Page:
How to reopen a wound
WARNING: This post deals with sexual assault.
But something seems missing in the responses from Mike and Jerry, the creators of Penny Arcade. They talk about their disapproval of rape, their confidence in their own funniness, and their right to free expression. But they never address what, to me, should be a core concern for them… something which, at the very least, is worth addressing:
Their art has traumatized people.
So let’s look at the mechanism by which that happens. On August 11th of last year, Penny Arcade posted a comic featuring a rape joke1:
The incontrovertible fact about this comic, which Mike and Jerry have never really addressed, is that many rape survivors are traumatized by depictions like this.
Not offended2, traumatized.
Rape survivors will read this comic. Some of them will experience flashbacks to their rapes. Their schedules will be disturbed, maybe for a few minutes, maybe for a few hours. Depending on when and how their rape happened, what ensued, and what other triggers are present, maybe longer. Instead of simply reading a funny comic about gaming during lunch, they will read this comic and need to spend some time doing self care to get them back to the point where they can do their jobs, or take care of their kids, or whatever they were doing. Some will go right back to work and put it out of their minds. Some will go to the unisex bathroom and cry–quietly, so as not to alert their coworkers–for 20 minutes.
Again, that this happens sometimes is an incontrovertible fact. It is one of many normal behaviors for someone who has been raped.
People attempted to explain this to Mike and Jerry. But I don’t think the message got through, because they responded by defending their sense of humor, defending their right to free speech, and continuing to make jokes about rape, and jokes about the rape survivors’ complaints.
Notably, they created this t-shirt for themselves and their readers:
Now I understand that this t-shirt is satire, and I think satire is vital to a free society. But I also thing satirists have the same responsibility as anyone else to understand and take into account the practical effects of their actions.
Who would wear a shirt like this? The target audience seems to be “people who think rape jokes are not a big deal”, right? So again, while being staunchly “anti-rape”, Penny Arcade is encouraging people who think rape jokes are no big deal to advertise that fact widely and publicly within the Penny Arcade community, with the blessing of the community leaders.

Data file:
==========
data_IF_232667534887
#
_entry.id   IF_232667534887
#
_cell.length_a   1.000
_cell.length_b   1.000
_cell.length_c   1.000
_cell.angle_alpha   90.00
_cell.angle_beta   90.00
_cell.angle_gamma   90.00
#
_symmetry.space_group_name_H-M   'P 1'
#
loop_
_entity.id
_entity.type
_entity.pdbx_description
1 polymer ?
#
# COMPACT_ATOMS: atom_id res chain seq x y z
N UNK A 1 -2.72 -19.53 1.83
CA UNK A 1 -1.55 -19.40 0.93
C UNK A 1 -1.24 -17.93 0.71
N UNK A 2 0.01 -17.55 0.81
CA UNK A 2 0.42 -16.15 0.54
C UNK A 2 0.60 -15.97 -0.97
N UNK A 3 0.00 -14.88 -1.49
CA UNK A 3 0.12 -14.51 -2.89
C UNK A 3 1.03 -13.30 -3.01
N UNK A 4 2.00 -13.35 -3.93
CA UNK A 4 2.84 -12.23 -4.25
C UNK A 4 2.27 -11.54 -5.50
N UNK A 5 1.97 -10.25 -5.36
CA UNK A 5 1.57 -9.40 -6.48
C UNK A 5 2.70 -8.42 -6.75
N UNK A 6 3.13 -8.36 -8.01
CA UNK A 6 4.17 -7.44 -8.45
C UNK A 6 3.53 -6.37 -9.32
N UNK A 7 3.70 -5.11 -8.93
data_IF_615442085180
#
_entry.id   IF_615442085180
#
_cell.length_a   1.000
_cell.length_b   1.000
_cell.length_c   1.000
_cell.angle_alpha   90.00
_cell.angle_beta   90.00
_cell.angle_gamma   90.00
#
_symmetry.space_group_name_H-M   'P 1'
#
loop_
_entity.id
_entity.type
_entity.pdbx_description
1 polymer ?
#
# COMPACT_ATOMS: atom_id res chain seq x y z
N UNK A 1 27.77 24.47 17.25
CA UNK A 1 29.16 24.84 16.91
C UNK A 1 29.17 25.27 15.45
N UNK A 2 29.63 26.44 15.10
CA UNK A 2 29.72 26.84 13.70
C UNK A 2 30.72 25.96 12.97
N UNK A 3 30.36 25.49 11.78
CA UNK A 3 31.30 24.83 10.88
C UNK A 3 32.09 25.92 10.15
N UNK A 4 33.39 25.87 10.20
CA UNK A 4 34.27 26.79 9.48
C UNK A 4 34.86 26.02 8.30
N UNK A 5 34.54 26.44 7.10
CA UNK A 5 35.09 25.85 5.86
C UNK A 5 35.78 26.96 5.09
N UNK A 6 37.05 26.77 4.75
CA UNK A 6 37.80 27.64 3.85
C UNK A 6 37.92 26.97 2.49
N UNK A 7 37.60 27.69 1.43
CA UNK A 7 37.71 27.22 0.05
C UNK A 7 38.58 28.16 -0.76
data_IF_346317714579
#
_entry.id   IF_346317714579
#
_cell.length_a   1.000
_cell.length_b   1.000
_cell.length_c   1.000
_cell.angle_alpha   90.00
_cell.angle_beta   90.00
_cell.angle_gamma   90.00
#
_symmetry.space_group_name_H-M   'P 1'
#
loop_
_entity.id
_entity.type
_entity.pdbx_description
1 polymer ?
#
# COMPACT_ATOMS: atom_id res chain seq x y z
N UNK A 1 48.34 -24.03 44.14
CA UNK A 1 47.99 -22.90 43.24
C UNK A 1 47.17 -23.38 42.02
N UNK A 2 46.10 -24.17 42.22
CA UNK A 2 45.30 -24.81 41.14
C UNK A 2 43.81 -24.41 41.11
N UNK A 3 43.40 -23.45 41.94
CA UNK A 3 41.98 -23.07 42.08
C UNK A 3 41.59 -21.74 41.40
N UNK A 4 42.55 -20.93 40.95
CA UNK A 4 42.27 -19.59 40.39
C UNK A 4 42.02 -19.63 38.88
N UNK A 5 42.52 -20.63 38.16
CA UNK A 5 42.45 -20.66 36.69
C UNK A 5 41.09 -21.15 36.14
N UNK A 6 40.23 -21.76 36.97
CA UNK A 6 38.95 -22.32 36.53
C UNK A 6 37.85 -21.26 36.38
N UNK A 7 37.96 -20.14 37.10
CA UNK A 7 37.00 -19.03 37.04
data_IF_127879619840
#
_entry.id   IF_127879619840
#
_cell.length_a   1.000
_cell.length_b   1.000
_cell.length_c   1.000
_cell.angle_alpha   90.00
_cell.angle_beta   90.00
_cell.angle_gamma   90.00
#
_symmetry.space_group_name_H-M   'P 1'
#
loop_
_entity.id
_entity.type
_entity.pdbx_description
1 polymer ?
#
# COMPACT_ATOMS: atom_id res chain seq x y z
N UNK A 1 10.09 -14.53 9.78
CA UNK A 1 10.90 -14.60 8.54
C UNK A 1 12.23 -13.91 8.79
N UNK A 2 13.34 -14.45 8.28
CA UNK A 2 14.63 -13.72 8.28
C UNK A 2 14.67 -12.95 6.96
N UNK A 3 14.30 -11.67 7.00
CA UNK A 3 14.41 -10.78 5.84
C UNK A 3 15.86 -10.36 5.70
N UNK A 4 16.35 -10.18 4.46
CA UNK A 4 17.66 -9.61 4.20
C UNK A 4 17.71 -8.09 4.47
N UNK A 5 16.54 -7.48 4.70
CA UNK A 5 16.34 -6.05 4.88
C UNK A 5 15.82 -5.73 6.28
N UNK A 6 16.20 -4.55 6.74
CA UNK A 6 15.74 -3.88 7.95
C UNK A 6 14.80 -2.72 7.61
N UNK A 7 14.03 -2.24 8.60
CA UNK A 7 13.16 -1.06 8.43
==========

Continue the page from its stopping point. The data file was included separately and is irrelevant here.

For those gamers who were traumatized by the original comic, they will now be re-traumatized again and again and again by people wearing this shirt whenever they attend a gaming event. Not everyone, but some people. This, again, is an incontrovertible fact: some survivors will be seriously traumatized by these shirts.
Now, Penny Arcade removed the shirts from their store, after selling them for several months, supposedly because they wanted people to feel safe at their gaming conference, PAX. Yet Mike said he’d still be wearing his to the conference:
And still, as recently as yesterday, they continue to defend their right to express themselves freely:
“when it comes to expression nothing is off the table. It is the creator’s prerogative to create something – even something grotesque – out of anything they can find”
I can’t help but feel they are missing the point. I support their free expression. But why haven’t they responded to the fact that their art is hurting a small group of already suffering people? Why do you say “if you don’t like it don’t read it”? How are rape jokes more important to you than having rape survivors as welcome members of your readership?
1 Some people have suggested that absurd gameplay mechanics, not rape, are not the punchline of this joke. But if the punchline is “Quest Complete”, and the subtext of that line is “I did what I came for, and I am going to leave you here to be raped” then rape is very much at the center of what makes the joke “punch”.
2 It is irresponsible to lump together people being “offended” and people being “hurt” into the same group. Sometimes Christians are offended by atheist billboards. Sometimes meat eaters are offended by the suggestion that eating meat is wrong. “Offended” means that someone’s ideas are distasteful to you. Offense is academic. Sexism is not about being defended, it is about society holding women back. It is about fairness and suffering, not offense.